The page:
St Ives Workhouse

There are few better ways to understand the raw edge of social history than to read about how the poor of St Ives were cared for. From John Cole, just 3 weeks old, to James Inglett aged 94. For a history of the St Ives Parish Poorhouse and Union Workhouse, inmate details and analysis read on.

Relief for the poor has been available for centuries. In 1601 Queen Elizabeth I passed the Act for Relief of the Poor. This made parishes responsible for the care of their poor. The cost was funded by a poor rate tax on property owners. Grants of money, food, clothing or fuel were made to those living in their own homes. By housing the poor in a single location, economies of scale applied. 


There was a parish poorhouse in St Ives before 1719. Below is a map showing the poorhouse in 1808. It blocked off the east end of Market Hill, as shown marked in red. 
In 1812 a new poorhouse was built in what is now Station Road.
By the early 1800s the amount spent on poor relief had quadrupled. Causes were an economic downturn and less need for agricultural labour. There was a widespread belief that the system was being abused. The Poor Law Amendment Act of 1834 encouraged the building of union workhouses. Groupings of parishes, or 'unions', built their own. Soon there were hundreds throughout England.

Organised to discourage their use, a porter or relief officer had to approve entry to the workhouse. After a bath the inmate would be medically examined and issued with a uniform. Men, women and children were separated, as were able bodied and infirmed. Women did domestic chores such as cooking, sewing and laundry. Men performed hard physical work, such as stone breaking, bone crushing or oakum picking.

St Ives own Union Workhouse was built in 1834. The map below is from 1899. The building still exists. It now forms rather elegant apartments on the A1096 heading away from St Ives towards the A14. 
How did people end up in the workhouse? Having no-one willing to provide support during old age or sickness was a factor. Some were too poor to support themselves during high periods of unemployment. Unmarried pregnant women, disowned by their families, had little option but to enter the workhouse. Homelessness was another cause. Mentally ill and mentally handicapped were often assigned to the workhouse.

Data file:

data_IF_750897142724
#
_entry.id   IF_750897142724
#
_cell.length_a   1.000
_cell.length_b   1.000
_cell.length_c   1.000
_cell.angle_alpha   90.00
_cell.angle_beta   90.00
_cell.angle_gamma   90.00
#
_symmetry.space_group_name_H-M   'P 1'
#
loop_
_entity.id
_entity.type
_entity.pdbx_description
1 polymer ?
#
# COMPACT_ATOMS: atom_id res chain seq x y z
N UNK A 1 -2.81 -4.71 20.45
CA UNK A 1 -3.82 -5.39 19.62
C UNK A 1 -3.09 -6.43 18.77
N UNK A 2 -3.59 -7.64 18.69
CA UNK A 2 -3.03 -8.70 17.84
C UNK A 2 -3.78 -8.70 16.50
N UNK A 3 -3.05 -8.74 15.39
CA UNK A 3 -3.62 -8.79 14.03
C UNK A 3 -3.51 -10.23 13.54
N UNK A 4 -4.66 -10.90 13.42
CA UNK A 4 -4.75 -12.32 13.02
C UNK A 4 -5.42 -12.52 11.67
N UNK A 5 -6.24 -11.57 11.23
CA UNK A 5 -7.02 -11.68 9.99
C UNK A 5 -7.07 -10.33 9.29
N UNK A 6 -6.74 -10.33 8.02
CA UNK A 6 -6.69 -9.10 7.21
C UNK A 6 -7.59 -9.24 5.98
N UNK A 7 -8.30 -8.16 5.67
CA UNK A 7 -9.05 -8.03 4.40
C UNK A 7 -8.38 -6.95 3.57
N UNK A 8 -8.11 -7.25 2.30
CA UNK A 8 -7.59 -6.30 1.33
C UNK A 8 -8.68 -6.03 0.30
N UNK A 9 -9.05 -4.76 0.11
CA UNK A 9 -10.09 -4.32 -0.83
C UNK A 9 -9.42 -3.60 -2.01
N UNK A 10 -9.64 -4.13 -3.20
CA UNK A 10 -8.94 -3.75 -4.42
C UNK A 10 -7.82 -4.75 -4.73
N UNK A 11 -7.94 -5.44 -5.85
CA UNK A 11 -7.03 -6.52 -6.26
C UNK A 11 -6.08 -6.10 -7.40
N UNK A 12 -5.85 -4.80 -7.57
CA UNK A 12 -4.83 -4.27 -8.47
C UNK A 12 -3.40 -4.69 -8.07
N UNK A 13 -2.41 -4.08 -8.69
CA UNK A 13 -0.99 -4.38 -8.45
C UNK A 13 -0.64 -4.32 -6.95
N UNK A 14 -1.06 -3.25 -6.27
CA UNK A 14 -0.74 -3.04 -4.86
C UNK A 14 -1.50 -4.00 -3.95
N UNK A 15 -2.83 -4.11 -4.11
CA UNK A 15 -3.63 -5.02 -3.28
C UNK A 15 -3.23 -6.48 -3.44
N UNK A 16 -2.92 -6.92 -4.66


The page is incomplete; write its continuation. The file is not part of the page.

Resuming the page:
Workhouse medical treatment was basic in the early days. Female inmates provided the nursing care. Scandals of poor skills and hygiene led to legislation which improved conditions. From the 1880s the poor were admitted solely to receive medical attention. This marked the beginning of Britain's state funded medical service.

Having followed a period of severe hardship, entry to the workhouse would have been a distressing experience. Aged inmates with no family would face spending the rest of their lives in the workhouse. Mothers with young children might be widows, or abandoned. Their husbands may have travelled elsewhere searching for work. If with a single child, they were most likely unmarried. And most heart rending of all are the abandoned or orphaned children. Isolate and aged from as young as a few months.
St Ives Union Workhouse - Total inmates
What records remain? The most informative are census records of St Ives Union Workhouse inmates and staff taken every ten years from 1841. The graph above shows total inmates for the censuses analysed so far. There was a quadrupling of inmates between 1841 and 1851. The cause appears to be an employment crisis from the reduction in agricultural jobs and possibly availability of cheap labour from immigrants following the Irish potato famine. To access more analysis of each census and to read the census records themselves, just click one of the images at the foot of this page.

There are minute books dating from 1836 dealing with the Board of Guardian's general policies and issues. Also registers of births and deaths from 1836 to 1914 on microfilm. Additionally, newspaper cuttings giving information about the Board of Guardians' meetings can be read. Access to these will follow.


There are few records for the poorhouses. Parish vestry minutes make occasional references to funds, staff appointments, building works etc. There is also a small bundle of estimates for repairs and alterations dating from 1817 to 1826.
Thanks to Bob Burn-Murdoch and Mary Carter for some of the information shown above.

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